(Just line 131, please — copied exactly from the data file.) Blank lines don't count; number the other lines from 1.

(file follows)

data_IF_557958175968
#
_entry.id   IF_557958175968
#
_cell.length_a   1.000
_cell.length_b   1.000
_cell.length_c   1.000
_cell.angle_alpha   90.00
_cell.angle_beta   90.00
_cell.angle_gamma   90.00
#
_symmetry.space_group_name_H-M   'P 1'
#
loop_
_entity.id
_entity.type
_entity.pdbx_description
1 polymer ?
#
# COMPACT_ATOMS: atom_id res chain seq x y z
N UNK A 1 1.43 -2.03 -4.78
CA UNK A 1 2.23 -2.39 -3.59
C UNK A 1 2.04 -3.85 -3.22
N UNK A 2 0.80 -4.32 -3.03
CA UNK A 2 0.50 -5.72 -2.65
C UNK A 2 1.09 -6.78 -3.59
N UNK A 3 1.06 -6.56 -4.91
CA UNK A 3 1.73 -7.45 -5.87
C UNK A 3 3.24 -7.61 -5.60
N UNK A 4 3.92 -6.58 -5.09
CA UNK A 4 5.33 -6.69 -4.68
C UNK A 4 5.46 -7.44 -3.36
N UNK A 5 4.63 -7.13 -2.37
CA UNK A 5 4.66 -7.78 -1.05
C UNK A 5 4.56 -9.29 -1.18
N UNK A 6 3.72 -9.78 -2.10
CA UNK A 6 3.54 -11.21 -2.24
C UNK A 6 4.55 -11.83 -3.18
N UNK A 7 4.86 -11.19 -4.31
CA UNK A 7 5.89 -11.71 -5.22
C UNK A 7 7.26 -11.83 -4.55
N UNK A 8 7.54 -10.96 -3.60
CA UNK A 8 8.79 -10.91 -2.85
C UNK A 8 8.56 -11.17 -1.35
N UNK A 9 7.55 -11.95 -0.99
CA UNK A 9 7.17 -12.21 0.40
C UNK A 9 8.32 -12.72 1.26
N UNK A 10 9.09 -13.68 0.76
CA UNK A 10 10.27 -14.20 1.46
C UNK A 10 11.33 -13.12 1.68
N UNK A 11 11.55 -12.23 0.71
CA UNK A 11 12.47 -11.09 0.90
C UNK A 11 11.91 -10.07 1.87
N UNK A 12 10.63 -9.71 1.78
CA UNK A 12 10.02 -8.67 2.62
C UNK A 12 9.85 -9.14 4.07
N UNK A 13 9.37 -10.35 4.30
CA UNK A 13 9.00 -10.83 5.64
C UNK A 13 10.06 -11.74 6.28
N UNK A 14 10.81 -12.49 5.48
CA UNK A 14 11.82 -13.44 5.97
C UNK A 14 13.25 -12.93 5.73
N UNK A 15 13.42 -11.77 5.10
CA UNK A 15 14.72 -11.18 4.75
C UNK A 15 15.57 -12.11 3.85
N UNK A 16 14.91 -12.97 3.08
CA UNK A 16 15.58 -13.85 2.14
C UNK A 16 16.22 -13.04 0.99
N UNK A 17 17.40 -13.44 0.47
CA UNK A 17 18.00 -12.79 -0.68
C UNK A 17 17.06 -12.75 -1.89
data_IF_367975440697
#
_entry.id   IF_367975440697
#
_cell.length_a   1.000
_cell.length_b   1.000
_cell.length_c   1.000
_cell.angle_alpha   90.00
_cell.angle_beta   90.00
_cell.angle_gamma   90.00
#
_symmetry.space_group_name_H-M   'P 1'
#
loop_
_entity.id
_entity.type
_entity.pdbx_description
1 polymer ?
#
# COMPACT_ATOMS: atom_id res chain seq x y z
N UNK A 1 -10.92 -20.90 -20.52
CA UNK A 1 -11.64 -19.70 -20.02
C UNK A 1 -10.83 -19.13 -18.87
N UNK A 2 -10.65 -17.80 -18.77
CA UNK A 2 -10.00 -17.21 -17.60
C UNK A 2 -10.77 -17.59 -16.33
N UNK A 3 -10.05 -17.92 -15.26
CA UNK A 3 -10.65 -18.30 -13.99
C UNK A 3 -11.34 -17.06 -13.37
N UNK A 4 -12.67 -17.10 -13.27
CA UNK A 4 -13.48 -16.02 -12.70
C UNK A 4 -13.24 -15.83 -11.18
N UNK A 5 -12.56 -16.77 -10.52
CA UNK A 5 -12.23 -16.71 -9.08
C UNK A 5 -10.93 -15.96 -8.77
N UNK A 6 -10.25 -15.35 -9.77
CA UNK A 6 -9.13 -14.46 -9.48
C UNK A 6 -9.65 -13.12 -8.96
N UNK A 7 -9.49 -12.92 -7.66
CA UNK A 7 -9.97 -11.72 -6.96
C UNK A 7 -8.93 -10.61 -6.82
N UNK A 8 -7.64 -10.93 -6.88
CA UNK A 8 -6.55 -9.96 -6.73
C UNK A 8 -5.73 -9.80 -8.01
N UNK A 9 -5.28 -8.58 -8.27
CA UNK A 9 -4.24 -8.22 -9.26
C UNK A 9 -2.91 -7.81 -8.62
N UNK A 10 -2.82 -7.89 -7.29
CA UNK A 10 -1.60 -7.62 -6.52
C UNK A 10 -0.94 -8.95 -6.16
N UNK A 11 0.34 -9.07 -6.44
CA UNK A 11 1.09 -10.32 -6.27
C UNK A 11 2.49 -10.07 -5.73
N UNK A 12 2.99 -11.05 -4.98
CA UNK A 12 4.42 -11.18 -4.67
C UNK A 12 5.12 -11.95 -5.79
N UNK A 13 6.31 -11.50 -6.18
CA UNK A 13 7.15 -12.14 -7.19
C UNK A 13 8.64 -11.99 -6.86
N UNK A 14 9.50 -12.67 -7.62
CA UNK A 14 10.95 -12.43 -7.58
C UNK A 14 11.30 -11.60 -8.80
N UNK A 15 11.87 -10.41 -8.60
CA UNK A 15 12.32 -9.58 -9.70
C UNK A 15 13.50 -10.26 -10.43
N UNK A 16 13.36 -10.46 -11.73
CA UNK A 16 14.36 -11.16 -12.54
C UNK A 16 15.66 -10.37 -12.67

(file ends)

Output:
N UNK A 14 9.50 -12.67 -7.62